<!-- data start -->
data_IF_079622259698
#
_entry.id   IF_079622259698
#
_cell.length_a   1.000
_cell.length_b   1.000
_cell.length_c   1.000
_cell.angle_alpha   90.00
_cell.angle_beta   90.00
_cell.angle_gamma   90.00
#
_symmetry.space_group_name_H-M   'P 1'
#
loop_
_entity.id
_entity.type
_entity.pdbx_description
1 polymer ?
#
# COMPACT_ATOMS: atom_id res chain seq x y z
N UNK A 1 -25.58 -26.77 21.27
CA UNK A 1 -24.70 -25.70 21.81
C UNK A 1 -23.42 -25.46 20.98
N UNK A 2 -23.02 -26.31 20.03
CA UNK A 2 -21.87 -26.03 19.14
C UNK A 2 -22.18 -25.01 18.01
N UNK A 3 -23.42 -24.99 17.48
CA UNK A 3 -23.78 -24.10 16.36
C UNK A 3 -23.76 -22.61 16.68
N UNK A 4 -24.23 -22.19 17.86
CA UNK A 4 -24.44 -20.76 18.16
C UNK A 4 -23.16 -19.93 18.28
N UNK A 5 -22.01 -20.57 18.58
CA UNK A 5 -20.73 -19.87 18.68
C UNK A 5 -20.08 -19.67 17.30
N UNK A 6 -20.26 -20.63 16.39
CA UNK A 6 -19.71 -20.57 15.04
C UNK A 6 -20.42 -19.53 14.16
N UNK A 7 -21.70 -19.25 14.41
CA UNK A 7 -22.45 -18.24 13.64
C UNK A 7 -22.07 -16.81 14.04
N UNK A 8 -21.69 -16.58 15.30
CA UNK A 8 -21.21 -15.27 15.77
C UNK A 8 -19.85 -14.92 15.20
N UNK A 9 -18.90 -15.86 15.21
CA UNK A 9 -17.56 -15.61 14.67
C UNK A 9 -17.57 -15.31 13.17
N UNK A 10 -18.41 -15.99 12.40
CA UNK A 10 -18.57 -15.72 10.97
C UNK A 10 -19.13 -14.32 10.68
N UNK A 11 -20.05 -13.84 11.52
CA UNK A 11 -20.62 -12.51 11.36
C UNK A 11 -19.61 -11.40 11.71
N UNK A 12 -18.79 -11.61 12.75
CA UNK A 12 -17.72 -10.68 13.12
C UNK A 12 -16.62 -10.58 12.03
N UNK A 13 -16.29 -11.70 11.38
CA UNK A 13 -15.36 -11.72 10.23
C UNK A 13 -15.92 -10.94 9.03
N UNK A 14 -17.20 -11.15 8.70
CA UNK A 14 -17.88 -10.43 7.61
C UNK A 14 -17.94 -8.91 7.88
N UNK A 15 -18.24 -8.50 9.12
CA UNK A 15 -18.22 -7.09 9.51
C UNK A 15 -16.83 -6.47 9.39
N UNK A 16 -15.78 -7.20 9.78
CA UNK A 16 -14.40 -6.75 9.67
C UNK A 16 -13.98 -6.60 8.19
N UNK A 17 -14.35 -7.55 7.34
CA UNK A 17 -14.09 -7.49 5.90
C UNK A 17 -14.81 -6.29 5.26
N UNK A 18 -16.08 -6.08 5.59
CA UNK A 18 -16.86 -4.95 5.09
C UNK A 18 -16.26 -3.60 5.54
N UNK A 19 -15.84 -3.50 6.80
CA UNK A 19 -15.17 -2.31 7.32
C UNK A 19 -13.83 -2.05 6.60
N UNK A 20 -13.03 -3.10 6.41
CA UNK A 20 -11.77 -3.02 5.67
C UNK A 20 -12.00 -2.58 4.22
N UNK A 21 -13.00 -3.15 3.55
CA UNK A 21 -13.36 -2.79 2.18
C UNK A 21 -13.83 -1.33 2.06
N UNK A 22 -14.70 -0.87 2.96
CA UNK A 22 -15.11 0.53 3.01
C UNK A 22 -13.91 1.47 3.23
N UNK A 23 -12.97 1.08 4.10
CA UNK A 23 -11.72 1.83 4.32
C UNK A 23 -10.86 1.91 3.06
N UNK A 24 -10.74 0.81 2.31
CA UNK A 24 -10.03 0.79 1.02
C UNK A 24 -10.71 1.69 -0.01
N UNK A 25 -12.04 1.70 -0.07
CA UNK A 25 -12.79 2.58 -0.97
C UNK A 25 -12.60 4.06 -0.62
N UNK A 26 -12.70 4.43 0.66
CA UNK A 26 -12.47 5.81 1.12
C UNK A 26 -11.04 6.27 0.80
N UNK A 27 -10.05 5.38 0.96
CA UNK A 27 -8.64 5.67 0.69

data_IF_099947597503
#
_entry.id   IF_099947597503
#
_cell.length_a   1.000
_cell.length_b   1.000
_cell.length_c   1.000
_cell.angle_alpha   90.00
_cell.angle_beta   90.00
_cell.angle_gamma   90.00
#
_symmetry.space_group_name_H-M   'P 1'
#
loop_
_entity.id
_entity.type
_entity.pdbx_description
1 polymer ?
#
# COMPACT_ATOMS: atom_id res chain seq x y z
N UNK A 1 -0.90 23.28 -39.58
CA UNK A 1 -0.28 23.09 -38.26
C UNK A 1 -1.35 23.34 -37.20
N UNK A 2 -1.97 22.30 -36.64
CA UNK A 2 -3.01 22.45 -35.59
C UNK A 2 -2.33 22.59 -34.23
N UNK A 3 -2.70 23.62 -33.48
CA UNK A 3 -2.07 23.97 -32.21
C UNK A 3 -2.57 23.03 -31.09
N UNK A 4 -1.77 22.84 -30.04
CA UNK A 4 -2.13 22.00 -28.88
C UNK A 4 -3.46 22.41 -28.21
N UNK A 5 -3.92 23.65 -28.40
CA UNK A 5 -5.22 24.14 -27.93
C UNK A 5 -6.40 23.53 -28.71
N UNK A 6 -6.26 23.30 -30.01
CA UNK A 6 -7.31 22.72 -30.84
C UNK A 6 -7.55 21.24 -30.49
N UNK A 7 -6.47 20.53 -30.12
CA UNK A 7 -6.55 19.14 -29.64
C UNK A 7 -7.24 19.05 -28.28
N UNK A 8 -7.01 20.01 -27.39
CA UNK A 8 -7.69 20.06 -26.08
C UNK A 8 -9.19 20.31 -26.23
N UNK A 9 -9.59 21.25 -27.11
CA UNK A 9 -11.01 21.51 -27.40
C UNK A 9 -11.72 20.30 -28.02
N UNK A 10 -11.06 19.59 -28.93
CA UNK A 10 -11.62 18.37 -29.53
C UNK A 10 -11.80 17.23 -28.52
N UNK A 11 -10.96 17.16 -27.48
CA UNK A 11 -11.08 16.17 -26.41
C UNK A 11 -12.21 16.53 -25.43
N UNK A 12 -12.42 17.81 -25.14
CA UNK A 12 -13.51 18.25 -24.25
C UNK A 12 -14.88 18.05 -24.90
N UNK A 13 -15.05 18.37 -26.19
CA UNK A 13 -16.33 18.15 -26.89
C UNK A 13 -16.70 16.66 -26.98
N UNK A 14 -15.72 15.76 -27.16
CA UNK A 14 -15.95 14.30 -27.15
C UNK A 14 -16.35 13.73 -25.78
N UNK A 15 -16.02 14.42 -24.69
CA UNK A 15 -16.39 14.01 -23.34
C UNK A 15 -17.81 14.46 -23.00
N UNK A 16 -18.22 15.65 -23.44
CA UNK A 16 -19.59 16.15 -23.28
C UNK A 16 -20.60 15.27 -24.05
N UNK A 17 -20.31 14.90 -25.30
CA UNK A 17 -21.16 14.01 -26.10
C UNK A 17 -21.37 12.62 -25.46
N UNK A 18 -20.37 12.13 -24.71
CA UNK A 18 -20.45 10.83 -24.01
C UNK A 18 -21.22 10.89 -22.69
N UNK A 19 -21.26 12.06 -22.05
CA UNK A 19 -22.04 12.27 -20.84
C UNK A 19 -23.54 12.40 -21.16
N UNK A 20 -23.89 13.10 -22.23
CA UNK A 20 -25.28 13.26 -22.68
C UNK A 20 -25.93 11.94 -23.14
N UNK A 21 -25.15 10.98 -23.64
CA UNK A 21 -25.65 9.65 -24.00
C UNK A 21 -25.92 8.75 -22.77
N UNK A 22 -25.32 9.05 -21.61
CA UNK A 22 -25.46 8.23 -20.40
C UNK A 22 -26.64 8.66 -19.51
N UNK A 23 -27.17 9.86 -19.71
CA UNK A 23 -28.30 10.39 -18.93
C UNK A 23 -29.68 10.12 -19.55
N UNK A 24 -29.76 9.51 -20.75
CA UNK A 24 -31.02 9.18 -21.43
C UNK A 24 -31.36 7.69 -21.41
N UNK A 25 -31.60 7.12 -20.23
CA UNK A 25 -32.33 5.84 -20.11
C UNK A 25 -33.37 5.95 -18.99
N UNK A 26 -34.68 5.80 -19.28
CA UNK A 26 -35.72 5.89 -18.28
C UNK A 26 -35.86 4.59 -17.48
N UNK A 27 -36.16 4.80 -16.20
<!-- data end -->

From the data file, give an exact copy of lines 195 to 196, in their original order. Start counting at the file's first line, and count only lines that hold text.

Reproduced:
C UNK A 25 -33.37 5.95 -18.99
N UNK A 26 -34.68 5.80 -19.28